>>>
>>> Per-connection state in the NIC, and FW parsing headers is one way,
>>> but I wonder how this record split problem is best resolved generically.
>>> Perhaps by passing hints in the headers somehow?
>>>
>>> Sorry for the slight off-topic :)
>>>   
>> Hardware has to be parsing the incoming packets to find the usual
>> ethernet/IP/TCP headers and TCP payload offset. Then the hardware has to
>> have some kind of ULP processor to know how to parse the TCP byte stream
>> at least well enough to find the PDU header and interpret it to get pdu
>> header length and payload length.
> 
> The big difference between normal headers and L7 headers is that one is
> at ~constant offset, self-contained, and always complete (PDU header
> can be split across segments).
> 
> Edwin Peer did an implementation of TLS ULP for the NFP, it was
> complex. Not to mention it's L7 protocol ossification.
> 

Some programability on the PDU header parsing part will resolve the
ossification, and AFAICT the interfaces in the kernel do not ossify the
protocols. 

> To put it bluntly maybe it's fine for smaller shops but I'm guessing
> it's going to be a hard sell to hyperscalers and people who don't like
> to be locked in to HW.
> 
>> At that point you push the protocol headers (eth/ip/tcp) into one buffer
>> for the kernel stack protocols and put the payload into another. The
>> former would be some page owned by the OS and the latter owned by the
>> process / socket (generically, in this case it is a kernel level
>> socket). In addition, since the payload is spread across multiple
>> packets the hardware has to keep track of TCP sequence number and its
>> current place in the SGL where it is writing the payload to keep the
>> bytes contiguous and detect out-of-order.
>>
>> If the ULP processor knows about PDU headers it knows when enough
>> payload has been found to satisfy that PDU in which case it can tell the
>> cursor to move on to the next SGL element (or separate SGL). That's what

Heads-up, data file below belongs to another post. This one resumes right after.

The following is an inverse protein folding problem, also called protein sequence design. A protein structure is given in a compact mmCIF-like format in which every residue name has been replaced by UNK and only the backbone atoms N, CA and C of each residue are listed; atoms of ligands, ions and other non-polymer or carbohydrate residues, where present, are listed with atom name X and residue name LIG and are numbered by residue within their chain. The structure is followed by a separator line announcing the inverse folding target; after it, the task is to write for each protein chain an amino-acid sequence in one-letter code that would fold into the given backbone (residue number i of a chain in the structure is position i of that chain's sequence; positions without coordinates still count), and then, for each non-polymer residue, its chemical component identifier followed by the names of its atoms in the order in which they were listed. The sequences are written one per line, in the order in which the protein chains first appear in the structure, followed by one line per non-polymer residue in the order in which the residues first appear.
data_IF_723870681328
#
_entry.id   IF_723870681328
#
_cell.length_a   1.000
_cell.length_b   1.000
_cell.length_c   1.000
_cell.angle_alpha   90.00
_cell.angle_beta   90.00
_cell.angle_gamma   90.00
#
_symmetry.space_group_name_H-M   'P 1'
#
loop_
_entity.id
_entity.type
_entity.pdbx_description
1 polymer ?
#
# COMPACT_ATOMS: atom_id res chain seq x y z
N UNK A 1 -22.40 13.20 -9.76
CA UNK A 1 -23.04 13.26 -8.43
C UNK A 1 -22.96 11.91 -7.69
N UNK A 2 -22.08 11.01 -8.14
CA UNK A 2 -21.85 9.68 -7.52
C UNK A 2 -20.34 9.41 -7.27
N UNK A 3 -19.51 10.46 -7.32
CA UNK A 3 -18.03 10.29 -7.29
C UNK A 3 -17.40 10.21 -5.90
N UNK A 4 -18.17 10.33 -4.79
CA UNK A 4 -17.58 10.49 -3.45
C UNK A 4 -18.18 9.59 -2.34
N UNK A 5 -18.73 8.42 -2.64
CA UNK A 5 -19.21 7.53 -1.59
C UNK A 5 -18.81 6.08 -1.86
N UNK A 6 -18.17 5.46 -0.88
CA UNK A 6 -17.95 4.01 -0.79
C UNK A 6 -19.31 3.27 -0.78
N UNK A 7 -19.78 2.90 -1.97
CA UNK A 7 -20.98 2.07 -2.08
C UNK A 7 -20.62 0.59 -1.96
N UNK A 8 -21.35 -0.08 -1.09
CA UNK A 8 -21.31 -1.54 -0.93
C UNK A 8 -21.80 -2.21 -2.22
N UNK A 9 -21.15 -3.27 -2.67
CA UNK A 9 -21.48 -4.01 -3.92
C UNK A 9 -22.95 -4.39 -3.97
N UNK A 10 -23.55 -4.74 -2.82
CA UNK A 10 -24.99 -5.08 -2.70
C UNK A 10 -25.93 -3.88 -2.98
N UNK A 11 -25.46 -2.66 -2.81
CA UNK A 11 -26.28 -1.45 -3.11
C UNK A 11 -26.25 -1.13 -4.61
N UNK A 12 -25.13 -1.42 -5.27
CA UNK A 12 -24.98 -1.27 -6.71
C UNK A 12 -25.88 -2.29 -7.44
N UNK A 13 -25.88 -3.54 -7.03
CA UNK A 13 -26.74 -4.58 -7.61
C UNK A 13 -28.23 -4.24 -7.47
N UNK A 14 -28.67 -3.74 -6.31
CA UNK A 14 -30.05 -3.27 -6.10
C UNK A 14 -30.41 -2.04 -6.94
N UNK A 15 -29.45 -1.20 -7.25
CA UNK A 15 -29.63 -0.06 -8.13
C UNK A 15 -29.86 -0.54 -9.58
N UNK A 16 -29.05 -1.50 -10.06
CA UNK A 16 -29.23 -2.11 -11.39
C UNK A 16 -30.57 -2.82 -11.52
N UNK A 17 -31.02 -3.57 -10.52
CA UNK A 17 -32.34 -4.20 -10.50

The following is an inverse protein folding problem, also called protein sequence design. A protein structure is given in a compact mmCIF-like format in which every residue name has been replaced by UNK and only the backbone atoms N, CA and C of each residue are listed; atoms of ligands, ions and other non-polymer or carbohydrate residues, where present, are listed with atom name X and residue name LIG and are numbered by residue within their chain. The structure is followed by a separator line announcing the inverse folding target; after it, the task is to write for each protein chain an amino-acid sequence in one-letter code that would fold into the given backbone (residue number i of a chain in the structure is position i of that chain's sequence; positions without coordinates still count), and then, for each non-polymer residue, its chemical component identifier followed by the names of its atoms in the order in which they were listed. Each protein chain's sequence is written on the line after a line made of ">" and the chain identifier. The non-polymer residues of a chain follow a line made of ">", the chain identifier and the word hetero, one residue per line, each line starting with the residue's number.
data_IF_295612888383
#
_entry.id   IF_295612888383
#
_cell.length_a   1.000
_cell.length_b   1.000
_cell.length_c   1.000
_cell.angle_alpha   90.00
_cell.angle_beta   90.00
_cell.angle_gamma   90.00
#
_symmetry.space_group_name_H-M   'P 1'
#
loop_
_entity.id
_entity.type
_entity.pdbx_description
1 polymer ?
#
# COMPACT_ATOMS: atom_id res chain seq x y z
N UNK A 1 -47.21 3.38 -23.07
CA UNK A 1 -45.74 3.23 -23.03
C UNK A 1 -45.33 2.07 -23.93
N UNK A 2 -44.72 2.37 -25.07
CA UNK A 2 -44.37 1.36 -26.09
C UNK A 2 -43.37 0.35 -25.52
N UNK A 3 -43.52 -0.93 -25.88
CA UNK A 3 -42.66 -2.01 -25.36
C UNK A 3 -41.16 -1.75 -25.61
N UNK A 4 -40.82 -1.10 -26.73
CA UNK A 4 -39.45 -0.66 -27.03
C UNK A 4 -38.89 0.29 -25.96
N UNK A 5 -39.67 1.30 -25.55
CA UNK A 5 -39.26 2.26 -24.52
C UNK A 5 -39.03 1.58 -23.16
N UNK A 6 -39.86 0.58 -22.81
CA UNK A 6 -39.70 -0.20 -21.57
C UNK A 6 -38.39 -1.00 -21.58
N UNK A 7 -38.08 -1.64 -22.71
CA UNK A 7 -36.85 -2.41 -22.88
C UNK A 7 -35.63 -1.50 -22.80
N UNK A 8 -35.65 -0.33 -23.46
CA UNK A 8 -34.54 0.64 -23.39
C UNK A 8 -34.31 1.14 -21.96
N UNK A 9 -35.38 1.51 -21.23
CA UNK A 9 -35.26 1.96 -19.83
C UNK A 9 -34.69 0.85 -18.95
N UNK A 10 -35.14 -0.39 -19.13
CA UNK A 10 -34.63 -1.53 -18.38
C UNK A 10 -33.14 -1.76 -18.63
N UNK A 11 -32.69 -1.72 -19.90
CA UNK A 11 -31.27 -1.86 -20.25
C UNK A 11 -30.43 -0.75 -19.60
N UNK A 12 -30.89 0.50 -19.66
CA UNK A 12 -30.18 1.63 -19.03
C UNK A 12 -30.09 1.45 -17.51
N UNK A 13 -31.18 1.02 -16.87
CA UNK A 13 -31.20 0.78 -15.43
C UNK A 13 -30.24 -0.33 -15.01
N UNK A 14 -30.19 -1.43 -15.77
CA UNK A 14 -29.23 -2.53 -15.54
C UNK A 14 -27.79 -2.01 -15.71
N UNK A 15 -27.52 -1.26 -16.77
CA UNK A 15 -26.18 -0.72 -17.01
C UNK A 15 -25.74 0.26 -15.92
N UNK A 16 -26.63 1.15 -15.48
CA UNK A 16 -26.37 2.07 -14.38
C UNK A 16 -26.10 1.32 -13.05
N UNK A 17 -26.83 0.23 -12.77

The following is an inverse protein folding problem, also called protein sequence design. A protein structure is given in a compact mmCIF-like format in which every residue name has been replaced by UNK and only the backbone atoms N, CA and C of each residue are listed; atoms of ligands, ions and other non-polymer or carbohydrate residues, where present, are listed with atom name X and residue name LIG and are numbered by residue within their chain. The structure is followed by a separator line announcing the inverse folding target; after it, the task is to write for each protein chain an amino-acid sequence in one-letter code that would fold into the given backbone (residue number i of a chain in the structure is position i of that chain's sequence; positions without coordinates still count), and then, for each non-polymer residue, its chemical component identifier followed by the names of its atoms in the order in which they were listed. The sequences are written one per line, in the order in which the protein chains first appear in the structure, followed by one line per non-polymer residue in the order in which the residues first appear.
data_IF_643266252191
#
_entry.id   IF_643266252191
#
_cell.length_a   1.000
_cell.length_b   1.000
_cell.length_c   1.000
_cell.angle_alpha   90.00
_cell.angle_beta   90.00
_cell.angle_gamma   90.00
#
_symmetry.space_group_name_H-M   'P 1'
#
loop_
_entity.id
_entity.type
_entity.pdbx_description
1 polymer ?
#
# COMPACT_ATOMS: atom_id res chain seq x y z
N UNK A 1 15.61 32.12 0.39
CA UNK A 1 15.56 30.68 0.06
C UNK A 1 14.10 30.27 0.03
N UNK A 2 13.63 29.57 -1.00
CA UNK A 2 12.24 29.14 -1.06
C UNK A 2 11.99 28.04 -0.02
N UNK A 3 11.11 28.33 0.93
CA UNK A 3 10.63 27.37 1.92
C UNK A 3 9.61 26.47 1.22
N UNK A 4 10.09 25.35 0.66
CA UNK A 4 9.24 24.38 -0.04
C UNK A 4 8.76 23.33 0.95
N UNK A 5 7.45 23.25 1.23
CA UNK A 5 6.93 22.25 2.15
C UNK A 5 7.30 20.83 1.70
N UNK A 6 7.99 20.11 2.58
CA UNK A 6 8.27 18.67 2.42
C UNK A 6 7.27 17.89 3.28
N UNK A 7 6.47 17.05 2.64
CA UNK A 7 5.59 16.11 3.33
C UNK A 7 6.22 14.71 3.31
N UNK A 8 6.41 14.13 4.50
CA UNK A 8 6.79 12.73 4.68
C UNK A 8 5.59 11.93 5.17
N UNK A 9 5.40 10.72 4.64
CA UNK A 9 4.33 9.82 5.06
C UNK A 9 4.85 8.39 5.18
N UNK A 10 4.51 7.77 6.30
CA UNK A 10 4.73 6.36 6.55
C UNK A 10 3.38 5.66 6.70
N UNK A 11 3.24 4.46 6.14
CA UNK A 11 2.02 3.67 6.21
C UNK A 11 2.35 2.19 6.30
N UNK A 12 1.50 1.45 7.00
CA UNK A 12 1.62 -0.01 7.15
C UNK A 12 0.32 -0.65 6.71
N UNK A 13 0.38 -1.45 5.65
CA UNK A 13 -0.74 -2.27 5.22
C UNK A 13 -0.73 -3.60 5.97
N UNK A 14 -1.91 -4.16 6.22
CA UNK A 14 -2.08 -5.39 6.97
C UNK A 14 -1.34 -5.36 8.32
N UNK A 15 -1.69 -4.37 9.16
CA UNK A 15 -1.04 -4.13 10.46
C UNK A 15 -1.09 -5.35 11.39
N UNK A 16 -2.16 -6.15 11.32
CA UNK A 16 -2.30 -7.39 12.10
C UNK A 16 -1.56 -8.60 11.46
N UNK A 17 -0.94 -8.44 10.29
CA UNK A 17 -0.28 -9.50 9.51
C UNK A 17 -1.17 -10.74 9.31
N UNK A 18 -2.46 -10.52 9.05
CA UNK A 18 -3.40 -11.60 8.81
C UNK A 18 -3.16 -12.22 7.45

>> I meant by 'snap-to-PDU'.
>>
>> Alternatively, if it is any random application with a byte stream not
>> understood by hardware, the cursor just keeps moving along the SGL
>> elements assigned it for this particular flow.
>>
>> If you have a socket whose payload is getting offloaded to its own queue
>> (which this set is effectively doing), you can create the queue with
>> some attribute that says 'NVMe ULP', 'iscsi ULP', 'just a byte stream'
>> that controls the parsing when you stop writing to one SGL element and
>> move on to the next. Again, assuming hardware support for such attributes.
>>
>> I don't work for Nvidia, so this is all supposition based on what the
>> patches are doing.
> 
> Ack, these patches are not exciting (to me), so I'm wondering if there
> is a better way. The only reason NIC would have to understand a ULP for
> ZC is to parse out header/message lengths. There's gotta be a way to
> pass those in header options or such...
> 
> And, you know, if we figure something out - maybe we stand a chance
> against having 4 different zero copy implementations (this, TCP,
> AF_XDP, netgpu) :(
> 

As stated on another thread here. Simply splitting header and data
while also placing payload at some socket buffer address is zerocopy
but not data placement. The latter handles PDU reordering. I think
that it is unjust to place them all in the same category.